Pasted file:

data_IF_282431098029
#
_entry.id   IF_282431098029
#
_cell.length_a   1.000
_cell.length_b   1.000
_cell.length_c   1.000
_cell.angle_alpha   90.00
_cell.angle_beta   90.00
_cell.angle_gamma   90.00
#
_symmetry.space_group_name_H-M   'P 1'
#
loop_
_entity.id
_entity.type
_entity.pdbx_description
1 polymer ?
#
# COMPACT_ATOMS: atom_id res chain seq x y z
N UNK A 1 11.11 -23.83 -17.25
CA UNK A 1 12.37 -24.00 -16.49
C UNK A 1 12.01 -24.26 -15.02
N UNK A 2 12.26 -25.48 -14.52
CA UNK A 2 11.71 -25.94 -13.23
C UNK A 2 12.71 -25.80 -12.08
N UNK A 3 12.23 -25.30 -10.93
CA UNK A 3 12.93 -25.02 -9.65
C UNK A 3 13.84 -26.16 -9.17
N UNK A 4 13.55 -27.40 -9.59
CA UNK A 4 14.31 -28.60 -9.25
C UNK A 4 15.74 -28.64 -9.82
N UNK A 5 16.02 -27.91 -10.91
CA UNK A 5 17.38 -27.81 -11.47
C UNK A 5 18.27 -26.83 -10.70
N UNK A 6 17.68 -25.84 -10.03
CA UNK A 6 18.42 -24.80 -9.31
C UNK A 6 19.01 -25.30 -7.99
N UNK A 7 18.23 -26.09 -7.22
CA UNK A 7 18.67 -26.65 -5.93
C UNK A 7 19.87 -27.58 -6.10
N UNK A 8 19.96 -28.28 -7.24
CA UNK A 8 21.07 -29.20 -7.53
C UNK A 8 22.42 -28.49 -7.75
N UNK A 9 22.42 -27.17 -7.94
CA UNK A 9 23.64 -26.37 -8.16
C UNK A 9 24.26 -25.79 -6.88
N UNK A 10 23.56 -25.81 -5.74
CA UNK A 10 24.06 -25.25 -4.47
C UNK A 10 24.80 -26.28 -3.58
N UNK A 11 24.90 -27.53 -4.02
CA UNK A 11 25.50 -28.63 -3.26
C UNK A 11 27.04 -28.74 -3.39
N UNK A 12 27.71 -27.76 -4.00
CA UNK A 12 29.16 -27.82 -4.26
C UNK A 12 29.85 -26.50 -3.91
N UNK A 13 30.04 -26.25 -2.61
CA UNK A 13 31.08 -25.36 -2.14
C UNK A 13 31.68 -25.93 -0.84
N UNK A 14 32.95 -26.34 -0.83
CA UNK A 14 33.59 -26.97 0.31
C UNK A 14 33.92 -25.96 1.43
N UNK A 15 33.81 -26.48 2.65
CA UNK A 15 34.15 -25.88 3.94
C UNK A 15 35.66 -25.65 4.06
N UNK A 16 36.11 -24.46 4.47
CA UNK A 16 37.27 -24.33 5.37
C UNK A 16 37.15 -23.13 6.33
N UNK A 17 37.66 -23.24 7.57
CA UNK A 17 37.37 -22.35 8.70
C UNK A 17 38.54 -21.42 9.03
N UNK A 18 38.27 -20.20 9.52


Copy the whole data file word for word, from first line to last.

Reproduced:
data_IF_282431098029
#
_entry.id   IF_282431098029
#
_cell.length_a   1.000
_cell.length_b   1.000
_cell.length_c   1.000
_cell.angle_alpha   90.00
_cell.angle_beta   90.00
_cell.angle_gamma   90.00
#
_symmetry.space_group_name_H-M   'P 1'
#
loop_
_entity.id
_entity.type
_entity.pdbx_description
1 polymer ?
#
# COMPACT_ATOMS: atom_id res chain seq x y z
N UNK A 1 11.11 -23.83 -17.25
CA UNK A 1 12.37 -24.00 -16.49
C UNK A 1 12.01 -24.26 -15.02
N UNK A 2 12.26 -25.48 -14.52
CA UNK A 2 11.71 -25.94 -13.23
C UNK A 2 12.71 -25.80 -12.08
N UNK A 3 12.23 -25.30 -10.93
CA UNK A 3 12.93 -25.02 -9.65
C UNK A 3 13.84 -26.16 -9.17
N UNK A 4 13.55 -27.40 -9.59
CA UNK A 4 14.31 -28.60 -9.25
C UNK A 4 15.74 -28.64 -9.82
N UNK A 5 16.02 -27.91 -10.91
CA UNK A 5 17.38 -27.81 -11.47
C UNK A 5 18.27 -26.83 -10.70
N UNK A 6 17.68 -25.84 -10.03
CA UNK A 6 18.42 -24.80 -9.31
C UNK A 6 19.01 -25.30 -7.99
N UNK A 7 18.23 -26.09 -7.22
CA UNK A 7 18.67 -26.65 -5.93
C UNK A 7 19.87 -27.58 -6.10
N UNK A 8 19.96 -28.28 -7.24
CA UNK A 8 21.07 -29.20 -7.53
C UNK A 8 22.42 -28.49 -7.75
N UNK A 9 22.42 -27.17 -7.94
CA UNK A 9 23.64 -26.37 -8.16
C UNK A 9 24.26 -25.79 -6.88
N UNK A 10 23.56 -25.81 -5.74
CA UNK A 10 24.06 -25.25 -4.47
C UNK A 10 24.80 -26.28 -3.58
N UNK A 11 24.90 -27.53 -4.02
CA UNK A 11 25.50 -28.63 -3.26
C UNK A 11 27.04 -28.74 -3.39
N UNK A 12 27.71 -27.76 -4.00
CA UNK A 12 29.16 -27.82 -4.26
C UNK A 12 29.85 -26.50 -3.91
N UNK A 13 30.04 -26.25 -2.61
CA UNK A 13 31.08 -25.36 -2.14
C UNK A 13 31.68 -25.93 -0.84
N UNK A 14 32.95 -26.34 -0.83
CA UNK A 14 33.59 -26.97 0.31
C UNK A 14 33.92 -25.96 1.43
N UNK A 15 33.81 -26.48 2.65
CA UNK A 15 34.15 -25.88 3.94
C UNK A 15 35.66 -25.65 4.06
N UNK A 16 36.11 -24.46 4.47
CA UNK A 16 37.27 -24.33 5.37
C UNK A 16 37.15 -23.13 6.33
N UNK A 17 37.66 -23.24 7.57
CA UNK A 17 37.37 -22.35 8.70
C UNK A 17 38.54 -21.42 9.03
N UNK A 18 38.27 -20.20 9.52